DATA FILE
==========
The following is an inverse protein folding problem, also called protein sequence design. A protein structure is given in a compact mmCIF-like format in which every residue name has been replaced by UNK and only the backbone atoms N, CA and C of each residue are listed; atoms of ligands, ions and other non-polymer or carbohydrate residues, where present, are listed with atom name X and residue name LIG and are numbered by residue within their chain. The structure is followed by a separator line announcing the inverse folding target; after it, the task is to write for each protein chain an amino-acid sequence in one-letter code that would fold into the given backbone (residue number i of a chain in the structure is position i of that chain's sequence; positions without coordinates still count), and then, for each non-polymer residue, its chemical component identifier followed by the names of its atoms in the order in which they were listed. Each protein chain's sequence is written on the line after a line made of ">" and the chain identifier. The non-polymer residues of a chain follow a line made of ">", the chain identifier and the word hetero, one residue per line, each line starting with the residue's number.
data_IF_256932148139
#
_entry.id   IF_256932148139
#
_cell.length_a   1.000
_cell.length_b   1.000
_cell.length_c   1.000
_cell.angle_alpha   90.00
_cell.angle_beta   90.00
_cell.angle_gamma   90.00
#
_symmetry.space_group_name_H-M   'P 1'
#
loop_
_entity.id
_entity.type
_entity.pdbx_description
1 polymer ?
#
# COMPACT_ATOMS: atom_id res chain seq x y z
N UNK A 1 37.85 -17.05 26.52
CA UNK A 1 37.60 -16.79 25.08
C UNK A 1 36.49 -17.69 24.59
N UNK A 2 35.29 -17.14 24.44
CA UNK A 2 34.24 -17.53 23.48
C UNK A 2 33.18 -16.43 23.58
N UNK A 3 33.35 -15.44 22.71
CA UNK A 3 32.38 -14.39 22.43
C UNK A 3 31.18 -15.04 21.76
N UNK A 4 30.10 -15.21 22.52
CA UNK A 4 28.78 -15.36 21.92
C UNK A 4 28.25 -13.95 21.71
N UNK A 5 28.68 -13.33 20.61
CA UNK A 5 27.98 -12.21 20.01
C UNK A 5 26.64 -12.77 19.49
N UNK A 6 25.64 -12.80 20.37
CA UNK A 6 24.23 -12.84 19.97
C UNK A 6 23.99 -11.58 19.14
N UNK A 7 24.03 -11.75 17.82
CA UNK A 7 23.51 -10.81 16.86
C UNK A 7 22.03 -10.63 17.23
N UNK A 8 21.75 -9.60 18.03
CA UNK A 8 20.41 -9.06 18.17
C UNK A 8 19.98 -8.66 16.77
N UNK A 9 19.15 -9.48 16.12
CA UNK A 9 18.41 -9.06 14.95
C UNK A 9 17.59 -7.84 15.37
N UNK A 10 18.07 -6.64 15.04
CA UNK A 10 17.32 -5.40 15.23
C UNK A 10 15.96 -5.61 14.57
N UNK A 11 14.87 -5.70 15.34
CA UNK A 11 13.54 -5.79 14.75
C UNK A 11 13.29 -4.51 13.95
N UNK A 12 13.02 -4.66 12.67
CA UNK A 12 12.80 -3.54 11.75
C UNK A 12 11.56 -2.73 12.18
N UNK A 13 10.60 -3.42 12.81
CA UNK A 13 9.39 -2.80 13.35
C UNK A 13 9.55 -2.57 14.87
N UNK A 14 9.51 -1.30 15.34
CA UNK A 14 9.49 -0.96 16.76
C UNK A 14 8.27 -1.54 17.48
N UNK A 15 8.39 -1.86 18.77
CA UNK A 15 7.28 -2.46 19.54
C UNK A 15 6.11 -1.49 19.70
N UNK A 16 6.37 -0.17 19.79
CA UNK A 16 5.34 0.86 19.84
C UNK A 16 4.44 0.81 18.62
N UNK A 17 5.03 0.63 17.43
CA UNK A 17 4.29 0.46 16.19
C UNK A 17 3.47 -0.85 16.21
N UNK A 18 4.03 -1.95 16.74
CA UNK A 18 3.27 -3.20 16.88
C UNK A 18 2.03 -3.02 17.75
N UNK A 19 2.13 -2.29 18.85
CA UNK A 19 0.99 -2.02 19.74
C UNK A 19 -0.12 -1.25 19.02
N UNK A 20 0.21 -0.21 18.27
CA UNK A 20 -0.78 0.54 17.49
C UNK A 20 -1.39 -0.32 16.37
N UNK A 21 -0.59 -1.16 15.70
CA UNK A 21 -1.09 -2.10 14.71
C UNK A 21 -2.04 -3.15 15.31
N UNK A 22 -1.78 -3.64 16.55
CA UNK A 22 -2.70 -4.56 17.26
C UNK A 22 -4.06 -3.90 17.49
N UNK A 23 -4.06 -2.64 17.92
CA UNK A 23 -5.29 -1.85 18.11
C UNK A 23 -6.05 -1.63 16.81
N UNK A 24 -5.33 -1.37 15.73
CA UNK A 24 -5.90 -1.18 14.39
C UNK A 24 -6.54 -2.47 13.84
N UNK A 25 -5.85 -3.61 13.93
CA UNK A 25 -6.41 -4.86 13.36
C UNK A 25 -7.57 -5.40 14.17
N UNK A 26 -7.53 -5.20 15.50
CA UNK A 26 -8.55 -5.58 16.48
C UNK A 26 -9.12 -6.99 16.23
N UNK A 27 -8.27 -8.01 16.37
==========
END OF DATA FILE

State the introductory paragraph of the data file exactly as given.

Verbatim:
The following is an inverse protein folding problem, also called protein sequence design. A protein structure is given in a compact mmCIF-like format in which every residue name has been replaced by UNK and only the backbone atoms N, CA and C of each residue are listed; atoms of ligands, ions and other non-polymer or carbohydrate residues, where present, are listed with atom name X and residue name LIG and are numbered by residue within their chain. The structure is followed by a separator line announcing the inverse folding target; after it, the task is to write for each protein chain an amino-acid sequence in one-letter code that would fold into the given backbone (residue number i of a chain in the structure is position i of that chain's sequence; positions without coordinates still count), and then, for each non-polymer residue, its chemical component identifier followed by the names of its atoms in the order in which they were listed. Each protein chain's sequence is written on the line after a line made of ">" and the chain identifier. The non-polymer residues of a chain follow a line made of ">", the chain identifier and the word hetero, one residue per line, each line starting with the residue's number.